Homophobia: Please, take it personally

Visual by Alice Shi

Content warning: homophobic slurs, sexual harassment, violence

Recently a fellow college student said something to me that was deeply homophobic and dehumanizing towards gay people, knowing that I’m gay. When I later described this experience to a mutual friend and expressed that the comment was hurtful, the mutual friend told me, “Don’t take it personally.”

As a gay person, when I’m told to not take homophobia personally or to “stop complaining,” it dismisses my experiences and creates an environment where no one can really talk about homophobia.

I’ve been called a lesbo, whore, slut, bitch, carpet-eater, bollera, dyke and other names. I’ve been called these names on the street, online, in my middle school, in a club, in a driver’s education car, and in my home. I’ve been called these names by strangers, family, classmates, and men in positions of authority. I’ve been sexualized and compared to lesbian porn by an adult man. I’ve been touched without consent by straight men who enter spaces for lesbians with the intent to sexually harass women like me. I’ve been physically threatened and made to feel unsafe. The worst part is, I’ve been told to stop talking about these experiences.

Dear straight friends and straight strangers, instead of telling me not to take it personally, I ask that you start to take it personally. Please, take it personally upon yourself to end homophobia and all intersecting systems of oppression.

Take it personally, and don’t tolerate “jokes” that belittle people of marginalized sexual orientations and gender identities. In the context of the violence we face, these jokes are not funny. Don’t just hold yourself back from participating in homophobia — work on fixing the homophobe inside yourself. We all have one. Before I came out in high school, I used to make homophobic comments to fit in, which shows how homophobia is embedded in our culture. We need ongoing work to address this condition of homophobia that we have all internalized.

Take it personality, and support Black, Latinx, Indigenous, people of color, Muslim and religious minorities, and other voices in the LGBTQ community that are often excluded. Take social and legal action to address the bullying, homelessness and addiction that plague our community.

Take it personally, and work towards a world where members of the LGBTQ community hold roles of authority. My community needs to direct our own movies with characters who are more than gay stereotypes, to write our own legislation against conversation therapy and housing descrimination. Instead of silencing all talk of homophobia, amplify LGBTQ+ voices. Building awareness about these issues helps us all to push back against the physical and sexual violence that has been covered up.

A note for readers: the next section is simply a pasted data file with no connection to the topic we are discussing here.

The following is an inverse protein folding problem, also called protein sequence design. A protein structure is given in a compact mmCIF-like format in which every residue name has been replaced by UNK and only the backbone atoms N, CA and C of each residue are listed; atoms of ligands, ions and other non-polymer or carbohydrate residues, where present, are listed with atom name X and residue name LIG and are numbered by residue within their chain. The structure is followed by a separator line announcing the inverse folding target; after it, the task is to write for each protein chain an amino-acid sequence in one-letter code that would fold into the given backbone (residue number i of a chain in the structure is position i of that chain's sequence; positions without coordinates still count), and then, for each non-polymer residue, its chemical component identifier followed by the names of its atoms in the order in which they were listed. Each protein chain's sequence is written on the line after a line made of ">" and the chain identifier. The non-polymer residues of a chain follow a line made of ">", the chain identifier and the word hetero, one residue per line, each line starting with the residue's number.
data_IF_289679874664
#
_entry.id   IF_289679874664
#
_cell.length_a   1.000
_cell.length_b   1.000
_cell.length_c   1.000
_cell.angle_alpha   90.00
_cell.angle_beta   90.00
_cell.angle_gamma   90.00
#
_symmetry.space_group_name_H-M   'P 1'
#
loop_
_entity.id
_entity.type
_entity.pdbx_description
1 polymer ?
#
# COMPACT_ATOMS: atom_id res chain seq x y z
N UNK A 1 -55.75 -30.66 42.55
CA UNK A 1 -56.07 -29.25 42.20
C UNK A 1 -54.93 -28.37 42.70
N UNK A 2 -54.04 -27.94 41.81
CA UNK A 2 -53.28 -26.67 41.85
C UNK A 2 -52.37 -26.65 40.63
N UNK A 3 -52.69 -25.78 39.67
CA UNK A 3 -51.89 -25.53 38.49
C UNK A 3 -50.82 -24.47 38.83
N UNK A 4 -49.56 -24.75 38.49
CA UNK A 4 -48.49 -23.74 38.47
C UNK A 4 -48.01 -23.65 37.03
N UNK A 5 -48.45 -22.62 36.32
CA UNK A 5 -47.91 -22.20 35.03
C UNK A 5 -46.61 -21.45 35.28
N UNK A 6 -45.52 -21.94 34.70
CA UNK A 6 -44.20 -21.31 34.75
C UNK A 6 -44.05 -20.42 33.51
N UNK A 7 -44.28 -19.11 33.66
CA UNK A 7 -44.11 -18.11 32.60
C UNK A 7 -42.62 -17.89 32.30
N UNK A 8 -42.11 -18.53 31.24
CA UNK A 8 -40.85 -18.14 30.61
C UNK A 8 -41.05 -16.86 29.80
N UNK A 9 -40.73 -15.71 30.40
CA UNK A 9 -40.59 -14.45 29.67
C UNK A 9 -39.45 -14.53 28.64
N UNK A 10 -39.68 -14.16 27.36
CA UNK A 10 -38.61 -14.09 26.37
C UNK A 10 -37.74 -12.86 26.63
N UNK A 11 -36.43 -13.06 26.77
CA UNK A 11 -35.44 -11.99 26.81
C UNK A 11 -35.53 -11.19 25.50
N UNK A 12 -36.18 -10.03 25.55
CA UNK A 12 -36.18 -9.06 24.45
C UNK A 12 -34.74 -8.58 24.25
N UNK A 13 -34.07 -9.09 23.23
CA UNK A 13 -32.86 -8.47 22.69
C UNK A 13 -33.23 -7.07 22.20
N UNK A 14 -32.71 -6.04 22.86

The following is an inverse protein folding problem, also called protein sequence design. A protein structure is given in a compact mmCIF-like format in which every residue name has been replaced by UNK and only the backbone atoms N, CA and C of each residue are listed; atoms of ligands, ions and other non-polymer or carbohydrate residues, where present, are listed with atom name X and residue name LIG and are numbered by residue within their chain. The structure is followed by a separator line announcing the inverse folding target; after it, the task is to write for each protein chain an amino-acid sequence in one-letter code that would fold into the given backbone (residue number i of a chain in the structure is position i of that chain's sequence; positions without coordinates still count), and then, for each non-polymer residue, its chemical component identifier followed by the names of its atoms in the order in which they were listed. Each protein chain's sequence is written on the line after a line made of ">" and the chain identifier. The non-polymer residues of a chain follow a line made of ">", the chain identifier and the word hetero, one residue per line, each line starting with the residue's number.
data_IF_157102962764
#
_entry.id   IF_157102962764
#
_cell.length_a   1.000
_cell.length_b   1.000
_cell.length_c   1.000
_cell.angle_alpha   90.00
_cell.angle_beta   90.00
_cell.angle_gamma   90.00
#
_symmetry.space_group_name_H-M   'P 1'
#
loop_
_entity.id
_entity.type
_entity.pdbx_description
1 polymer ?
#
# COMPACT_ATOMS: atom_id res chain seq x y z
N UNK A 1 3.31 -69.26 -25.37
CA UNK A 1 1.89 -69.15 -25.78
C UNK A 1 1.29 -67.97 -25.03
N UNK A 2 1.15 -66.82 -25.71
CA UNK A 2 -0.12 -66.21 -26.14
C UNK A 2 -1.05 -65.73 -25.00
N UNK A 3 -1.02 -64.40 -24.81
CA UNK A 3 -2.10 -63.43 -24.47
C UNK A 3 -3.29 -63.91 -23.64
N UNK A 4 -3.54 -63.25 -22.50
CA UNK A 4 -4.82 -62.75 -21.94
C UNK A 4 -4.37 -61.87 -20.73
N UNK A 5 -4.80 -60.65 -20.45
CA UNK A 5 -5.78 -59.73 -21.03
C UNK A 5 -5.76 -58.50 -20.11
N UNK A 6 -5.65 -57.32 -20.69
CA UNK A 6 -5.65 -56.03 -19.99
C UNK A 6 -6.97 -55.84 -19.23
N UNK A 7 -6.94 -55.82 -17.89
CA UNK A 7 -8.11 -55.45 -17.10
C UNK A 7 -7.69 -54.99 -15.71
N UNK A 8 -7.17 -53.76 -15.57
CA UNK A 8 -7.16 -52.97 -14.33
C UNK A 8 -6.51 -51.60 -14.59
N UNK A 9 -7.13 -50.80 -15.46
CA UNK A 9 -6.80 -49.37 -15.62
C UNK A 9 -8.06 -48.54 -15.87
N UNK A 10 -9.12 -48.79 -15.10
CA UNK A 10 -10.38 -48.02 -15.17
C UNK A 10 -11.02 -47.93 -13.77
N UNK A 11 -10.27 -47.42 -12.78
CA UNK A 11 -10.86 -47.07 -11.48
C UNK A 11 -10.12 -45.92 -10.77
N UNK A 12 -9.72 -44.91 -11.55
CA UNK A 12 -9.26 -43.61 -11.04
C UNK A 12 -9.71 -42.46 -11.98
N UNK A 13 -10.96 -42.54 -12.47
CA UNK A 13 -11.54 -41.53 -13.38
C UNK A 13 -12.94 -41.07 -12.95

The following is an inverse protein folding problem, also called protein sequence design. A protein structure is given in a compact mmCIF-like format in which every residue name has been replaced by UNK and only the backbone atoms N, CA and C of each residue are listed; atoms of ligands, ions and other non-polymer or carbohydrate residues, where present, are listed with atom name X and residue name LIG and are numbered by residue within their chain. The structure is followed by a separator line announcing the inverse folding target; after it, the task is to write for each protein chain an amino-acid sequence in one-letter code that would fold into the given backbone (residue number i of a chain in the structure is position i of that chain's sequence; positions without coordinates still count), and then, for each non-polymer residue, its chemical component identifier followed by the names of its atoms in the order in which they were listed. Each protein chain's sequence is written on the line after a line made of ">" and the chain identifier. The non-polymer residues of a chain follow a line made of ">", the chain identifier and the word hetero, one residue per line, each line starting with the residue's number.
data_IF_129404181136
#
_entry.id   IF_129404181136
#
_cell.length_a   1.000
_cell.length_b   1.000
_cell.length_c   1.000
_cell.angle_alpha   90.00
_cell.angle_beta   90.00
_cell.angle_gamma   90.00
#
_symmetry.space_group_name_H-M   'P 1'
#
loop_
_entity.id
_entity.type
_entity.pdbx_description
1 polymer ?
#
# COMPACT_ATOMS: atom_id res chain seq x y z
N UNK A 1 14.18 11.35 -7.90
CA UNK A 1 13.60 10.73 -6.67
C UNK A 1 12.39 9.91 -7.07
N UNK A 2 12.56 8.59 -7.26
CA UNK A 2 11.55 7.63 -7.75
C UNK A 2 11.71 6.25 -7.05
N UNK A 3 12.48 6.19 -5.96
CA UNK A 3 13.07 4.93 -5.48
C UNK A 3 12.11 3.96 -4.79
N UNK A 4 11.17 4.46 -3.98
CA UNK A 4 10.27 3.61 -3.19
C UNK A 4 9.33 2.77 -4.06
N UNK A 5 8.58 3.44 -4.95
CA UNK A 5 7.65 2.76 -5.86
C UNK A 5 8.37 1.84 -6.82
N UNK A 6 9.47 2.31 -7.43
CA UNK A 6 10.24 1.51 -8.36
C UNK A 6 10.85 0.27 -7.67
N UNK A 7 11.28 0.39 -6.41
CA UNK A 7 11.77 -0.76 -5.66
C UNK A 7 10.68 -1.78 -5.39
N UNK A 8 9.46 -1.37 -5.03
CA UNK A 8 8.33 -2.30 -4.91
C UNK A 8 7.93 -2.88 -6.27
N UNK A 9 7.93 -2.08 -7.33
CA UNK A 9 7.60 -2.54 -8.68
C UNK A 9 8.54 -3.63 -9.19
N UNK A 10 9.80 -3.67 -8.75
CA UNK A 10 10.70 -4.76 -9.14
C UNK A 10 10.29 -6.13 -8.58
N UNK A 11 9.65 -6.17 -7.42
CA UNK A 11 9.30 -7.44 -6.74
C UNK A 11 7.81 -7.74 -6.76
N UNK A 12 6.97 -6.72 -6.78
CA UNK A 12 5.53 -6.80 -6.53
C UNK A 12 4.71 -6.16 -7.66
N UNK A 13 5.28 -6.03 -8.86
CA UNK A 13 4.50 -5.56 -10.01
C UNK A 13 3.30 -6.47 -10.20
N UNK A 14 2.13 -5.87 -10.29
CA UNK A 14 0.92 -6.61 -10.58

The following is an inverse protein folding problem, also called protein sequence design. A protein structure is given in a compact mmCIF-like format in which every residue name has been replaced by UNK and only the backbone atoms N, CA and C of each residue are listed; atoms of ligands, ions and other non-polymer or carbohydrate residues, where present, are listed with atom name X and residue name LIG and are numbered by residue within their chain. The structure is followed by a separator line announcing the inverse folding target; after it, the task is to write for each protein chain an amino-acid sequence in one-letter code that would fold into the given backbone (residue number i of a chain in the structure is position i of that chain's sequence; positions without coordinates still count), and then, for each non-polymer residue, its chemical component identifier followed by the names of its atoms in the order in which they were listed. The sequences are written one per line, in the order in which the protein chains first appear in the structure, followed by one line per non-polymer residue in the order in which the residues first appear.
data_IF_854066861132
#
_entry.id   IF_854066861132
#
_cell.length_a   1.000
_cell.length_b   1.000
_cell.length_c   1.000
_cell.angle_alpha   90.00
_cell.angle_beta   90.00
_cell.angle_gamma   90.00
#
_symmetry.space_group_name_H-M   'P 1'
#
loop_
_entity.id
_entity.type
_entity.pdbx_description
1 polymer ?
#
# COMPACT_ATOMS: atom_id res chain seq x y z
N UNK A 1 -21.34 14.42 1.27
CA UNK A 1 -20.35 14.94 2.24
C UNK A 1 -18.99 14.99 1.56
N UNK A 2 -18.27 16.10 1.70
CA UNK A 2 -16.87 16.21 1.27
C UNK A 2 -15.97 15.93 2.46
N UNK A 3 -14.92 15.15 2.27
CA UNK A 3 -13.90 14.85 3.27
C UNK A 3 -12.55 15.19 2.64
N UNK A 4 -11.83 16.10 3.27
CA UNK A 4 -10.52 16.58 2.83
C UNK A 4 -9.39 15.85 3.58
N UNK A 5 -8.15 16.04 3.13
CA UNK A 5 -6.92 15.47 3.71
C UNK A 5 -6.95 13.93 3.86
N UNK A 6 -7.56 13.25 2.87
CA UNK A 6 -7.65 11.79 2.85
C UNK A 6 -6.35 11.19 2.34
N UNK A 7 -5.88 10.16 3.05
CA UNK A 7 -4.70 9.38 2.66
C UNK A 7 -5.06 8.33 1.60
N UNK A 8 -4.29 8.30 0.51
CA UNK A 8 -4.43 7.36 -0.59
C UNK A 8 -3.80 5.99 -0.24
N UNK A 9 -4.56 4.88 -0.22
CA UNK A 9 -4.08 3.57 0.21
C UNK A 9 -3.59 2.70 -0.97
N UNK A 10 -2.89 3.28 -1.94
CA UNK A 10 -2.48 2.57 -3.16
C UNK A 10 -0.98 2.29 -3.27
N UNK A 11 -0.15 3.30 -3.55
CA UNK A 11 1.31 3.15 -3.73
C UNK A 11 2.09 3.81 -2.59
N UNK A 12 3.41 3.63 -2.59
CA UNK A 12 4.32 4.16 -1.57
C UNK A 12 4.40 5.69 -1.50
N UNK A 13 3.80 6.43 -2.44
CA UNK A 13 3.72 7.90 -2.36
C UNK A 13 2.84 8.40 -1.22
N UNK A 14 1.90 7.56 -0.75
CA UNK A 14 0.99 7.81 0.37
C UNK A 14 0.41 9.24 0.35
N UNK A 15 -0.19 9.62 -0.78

I take this responsibility very personally by holding myself accountable for my actions. I have made comments that questioned and excluded bisexual people. I’ve definitely been racist, such as times when I made offensive comments to friends or laughed at racist stereotypes in movies. I’m very sorry for the hurt I have caused. I’m actively working to do better and to challenge prejudiced views in my family, my community and myself. We can all do something to create a society where power and opportunity are more evenly distributed.

I love being gay, despite the challenges. I love it so much! The LGBTQ community has helped me appreciate different types of beauty and happiness. I love the freedom of relationships without the restrictions of traditional gender roles. I also enjoy ice cream, cats, kayaking, reading, science, and many other things besides being gay, but I feel most excited when I can help out younger members of the LGBTQ community. I feel joy knowing that some younger gay people will have an easier time in the future, and that in the meantime I can make a space more welcoming by flaunting how gay I am.

I look forward to a successful life, spending time with people I love and sharing my story. I refuse to accept poor treatment in silence to make other people feel comfortable. 

Dear reader, dear straight people, please don’t ever dismiss the struggle against discrimination. Instead of telling me not to take it personally, please work to do better, more actively and ferociously than you ever imagined. I see you, and I truly appreciate your efforts, more than you know.

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